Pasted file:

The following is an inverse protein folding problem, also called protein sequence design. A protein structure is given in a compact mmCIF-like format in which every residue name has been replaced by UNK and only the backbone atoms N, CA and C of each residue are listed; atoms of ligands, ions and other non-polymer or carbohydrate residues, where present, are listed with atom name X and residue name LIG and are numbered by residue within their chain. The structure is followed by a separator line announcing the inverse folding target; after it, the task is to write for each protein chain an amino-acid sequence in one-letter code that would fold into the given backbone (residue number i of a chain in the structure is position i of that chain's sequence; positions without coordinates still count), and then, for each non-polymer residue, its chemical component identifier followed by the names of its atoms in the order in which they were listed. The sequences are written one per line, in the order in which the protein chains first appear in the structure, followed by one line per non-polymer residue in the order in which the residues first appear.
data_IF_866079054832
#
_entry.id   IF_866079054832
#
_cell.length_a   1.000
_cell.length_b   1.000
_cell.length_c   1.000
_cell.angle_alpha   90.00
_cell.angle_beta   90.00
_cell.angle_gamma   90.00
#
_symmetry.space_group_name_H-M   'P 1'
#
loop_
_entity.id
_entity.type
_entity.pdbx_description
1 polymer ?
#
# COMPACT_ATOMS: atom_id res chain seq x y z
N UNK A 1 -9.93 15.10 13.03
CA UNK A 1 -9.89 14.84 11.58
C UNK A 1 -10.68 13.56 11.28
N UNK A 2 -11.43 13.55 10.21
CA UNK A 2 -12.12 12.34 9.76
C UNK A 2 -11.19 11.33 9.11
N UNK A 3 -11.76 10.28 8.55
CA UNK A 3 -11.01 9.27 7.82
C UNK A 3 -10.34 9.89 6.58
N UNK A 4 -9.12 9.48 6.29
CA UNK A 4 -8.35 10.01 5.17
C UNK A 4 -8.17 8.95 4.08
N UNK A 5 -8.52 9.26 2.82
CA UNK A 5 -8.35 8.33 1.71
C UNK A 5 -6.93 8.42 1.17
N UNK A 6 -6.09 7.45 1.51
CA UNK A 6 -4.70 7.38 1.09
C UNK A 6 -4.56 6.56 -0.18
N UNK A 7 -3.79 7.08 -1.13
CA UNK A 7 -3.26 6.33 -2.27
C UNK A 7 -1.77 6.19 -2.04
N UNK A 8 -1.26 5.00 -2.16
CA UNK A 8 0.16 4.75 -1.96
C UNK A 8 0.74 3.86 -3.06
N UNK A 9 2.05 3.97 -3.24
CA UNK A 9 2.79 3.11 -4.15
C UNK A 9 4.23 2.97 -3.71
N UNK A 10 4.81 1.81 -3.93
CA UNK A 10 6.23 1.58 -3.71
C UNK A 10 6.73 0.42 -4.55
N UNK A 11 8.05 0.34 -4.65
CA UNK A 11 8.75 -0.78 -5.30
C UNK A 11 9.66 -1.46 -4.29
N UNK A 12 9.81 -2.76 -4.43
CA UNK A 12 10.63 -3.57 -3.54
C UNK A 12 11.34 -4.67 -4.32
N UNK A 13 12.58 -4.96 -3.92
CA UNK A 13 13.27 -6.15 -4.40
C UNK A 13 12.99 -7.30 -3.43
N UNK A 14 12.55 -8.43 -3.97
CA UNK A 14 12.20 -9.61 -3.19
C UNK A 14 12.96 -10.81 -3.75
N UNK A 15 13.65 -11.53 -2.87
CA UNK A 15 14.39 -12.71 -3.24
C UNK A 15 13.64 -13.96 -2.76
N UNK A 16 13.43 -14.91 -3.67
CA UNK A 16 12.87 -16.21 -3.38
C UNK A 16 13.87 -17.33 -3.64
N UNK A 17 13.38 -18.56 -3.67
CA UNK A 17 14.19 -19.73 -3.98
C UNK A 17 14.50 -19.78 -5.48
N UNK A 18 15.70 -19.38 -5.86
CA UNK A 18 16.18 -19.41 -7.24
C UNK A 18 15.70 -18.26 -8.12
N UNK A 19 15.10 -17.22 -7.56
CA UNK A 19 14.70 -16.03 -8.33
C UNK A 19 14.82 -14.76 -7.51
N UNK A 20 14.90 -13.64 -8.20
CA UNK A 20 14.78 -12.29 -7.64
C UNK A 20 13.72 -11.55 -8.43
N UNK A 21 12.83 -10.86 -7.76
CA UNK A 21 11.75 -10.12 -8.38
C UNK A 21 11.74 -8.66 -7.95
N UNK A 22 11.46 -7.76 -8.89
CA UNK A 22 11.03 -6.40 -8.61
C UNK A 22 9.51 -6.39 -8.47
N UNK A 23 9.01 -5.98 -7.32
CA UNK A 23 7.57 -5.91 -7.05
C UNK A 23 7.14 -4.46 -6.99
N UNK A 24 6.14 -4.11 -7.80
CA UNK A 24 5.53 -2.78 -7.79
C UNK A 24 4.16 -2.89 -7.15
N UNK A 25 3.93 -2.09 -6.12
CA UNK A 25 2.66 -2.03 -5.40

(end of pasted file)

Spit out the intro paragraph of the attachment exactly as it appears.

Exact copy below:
The following is an inverse protein folding problem, also called protein sequence design. A protein structure is given in a compact mmCIF-like format in which every residue name has been replaced by UNK and only the backbone atoms N, CA and C of each residue are listed; atoms of ligands, ions and other non-polymer or carbohydrate residues, where present, are listed with atom name X and residue name LIG and are numbered by residue within their chain. The structure is followed by a separator line announcing the inverse folding target; after it, the task is to write for each protein chain an amino-acid sequence in one-letter code that would fold into the given backbone (residue number i of a chain in the structure is position i of that chain's sequence; positions without coordinates still count), and then, for each non-polymer residue, its chemical component identifier followed by the names of its atoms in the order in which they were listed. The sequences are written one per line, in the order in which the protein chains first appear in the structure, followed by one line per non-polymer residue in the order in which the residues first appear.